Part of the reason for the excessive delay was the inclusion of minor roads and cart tracks as RUPPs on the rights of way maps.
Between the draft and provisional stages, access for horse riders in many areas was particularly badly damaged by the wholesale downgrading of RUPPs. Thousands of miles of sustainable equestrian access along ancient lanes and cartways was lost. It was this action by the county councils that was largely responsible for the fractured network that we still have today.
The Surveying Process
Clear guidance (Circulars 81 & 91) on the recording of RUPPs was issued to all parish and district councils across the country. Parish Surveyors walked all the known public paths in their district, recording details for each path on written walking schedules provided by their Surveying Authority (usually the County Council). The symbols ‘CRF’ (cart road footpath) and ‘CRB’ (cart road bridleway) were used on the schedules to identify the RUPPs.
A parish draft map and the written information was then sent to the Surveying Authority, who used it to prepare the Draft Maps and accompanying Statements for their whole area. Here an element of confusion appears to have crept in.
It was intended that paths which had initially been recorded as CRFs and CRBs on the walking schedules, were to be referred in the Statements by the term actually used in the Act i.e. ‘Road used as a Public Path’. But there were surveying authorities that continued to refer to them as CRFs and CRBs. (see example from Somerset Minehead Wiliton page 698). Nevertheless, they were still understood to have been (or still are) RUPPs.
The Downgrading Process
Some county councils took the decision to downgrade the status of these minor roads at an early stage – mostly to footpath (see example in Kent 1958 page 87). Then, in 1959 a new consolidated Highways Act was passed which repealed NPACA 1949 Clauses 47 to 50. The very clauses which had allowed local authorities to take over some maintenance liability for the upkeep of RUPPs as recommended in the Hobhouse Report.
As the Highways Act 1959 included provisions to enforce the repair of privately maintained roads; abandoning the RUPP status must have seemed a tempting option for some Surveying Authorities.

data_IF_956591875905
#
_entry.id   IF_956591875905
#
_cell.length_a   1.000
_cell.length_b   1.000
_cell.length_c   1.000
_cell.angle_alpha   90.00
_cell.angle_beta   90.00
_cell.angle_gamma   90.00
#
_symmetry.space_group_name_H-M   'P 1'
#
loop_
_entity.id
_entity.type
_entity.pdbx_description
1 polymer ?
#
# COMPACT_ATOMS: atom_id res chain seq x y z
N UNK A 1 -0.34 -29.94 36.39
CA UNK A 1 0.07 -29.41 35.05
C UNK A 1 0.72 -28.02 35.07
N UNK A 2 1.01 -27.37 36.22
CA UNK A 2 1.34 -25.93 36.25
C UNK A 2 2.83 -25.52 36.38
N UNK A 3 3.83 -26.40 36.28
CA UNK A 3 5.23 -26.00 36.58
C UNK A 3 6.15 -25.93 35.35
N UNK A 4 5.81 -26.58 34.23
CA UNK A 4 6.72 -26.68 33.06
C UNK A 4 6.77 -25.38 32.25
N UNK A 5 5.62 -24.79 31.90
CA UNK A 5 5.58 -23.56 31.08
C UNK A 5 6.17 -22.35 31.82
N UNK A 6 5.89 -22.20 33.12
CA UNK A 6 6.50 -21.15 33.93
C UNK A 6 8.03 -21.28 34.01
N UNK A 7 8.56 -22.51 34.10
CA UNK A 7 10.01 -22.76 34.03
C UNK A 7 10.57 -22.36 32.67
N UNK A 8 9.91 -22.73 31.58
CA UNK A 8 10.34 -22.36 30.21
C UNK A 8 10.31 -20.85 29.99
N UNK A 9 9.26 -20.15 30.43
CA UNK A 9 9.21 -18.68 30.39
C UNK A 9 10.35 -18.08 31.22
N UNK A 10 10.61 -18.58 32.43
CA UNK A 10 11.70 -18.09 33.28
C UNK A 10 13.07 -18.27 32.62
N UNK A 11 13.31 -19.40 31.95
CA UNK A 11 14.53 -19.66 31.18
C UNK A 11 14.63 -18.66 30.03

Whether it was an attempt on their part to save money on maintenance or a latent confusion about the status of RUPPS is not known. But cost-cutting definitely played a part in West Yorkshire. See Sue Hogg’s paper on the downgrading of RUPPs in the West Riding of Yorkshire.
Advertising the Changes in the London Gazette
Under the 1949 Act, interim changes (i.e. the addition or deletion of a right of way) to the draft map had to be advertised in the London Gazette. But not all county councils saw the need to advertise the downgrading the status of their RUPPs.
However, where this did happen, there was a severe impact on equestrian access.
The London Gazette has kindly given us permission to publish some examples:
In the Third Schedule for West Penwith RDC four RUPPs were changed to bridleways, while 14 were downgraded to footpaths status.
In Kerrier RDC a large number of RUPPs were deleted in the First Schedule (one can only imagine what impact that must have had on their bridleway infrastructure). While in the Third Schedule two RUPPs were changed to bridleways and 14 were downgraded to footpaths
In the Truro RDC, rather oddly, the Second Schedule added 44 RUPPs in the Chacewater District, which suggests that differing local interpretations of RUPP category was causing some confusion; in the Third Schedule eight RUPPs were changed to bridleways and 31 were downgraded to footpaths. If we look at a modern map of the area today, the localised impact on the bridleway network is obvious. There is a cluster of byways around Chacewater and a distinct shortage of bridleways nearby.
Kent advertised their changes to status in the Fourth Schedule. These changes which took place between 1955 and 1961, downgraded the status of 231 RUPPs. Thirteen of these were retained as bridleways and 218 were changed to footpaths.
The changes in Somerset seem to have been more balanced, as the county was still adding RUPPs to its map, while at the same time downgrading them. This may be explained by the large number of privately maintained driftways or droveways in that county.
Historically, waywardens were responsible for the supervision of the maintenance of these routes, while the surveyors of the highways were responsible for the publicly maintained roads. Nevertheless, both categories were included in the 19th-century returns of lengths of public carriage roads which each district was required to send to central government.
In Warwickshire the majority of changes to RUPP status resulted in their being downgraded to footpaths.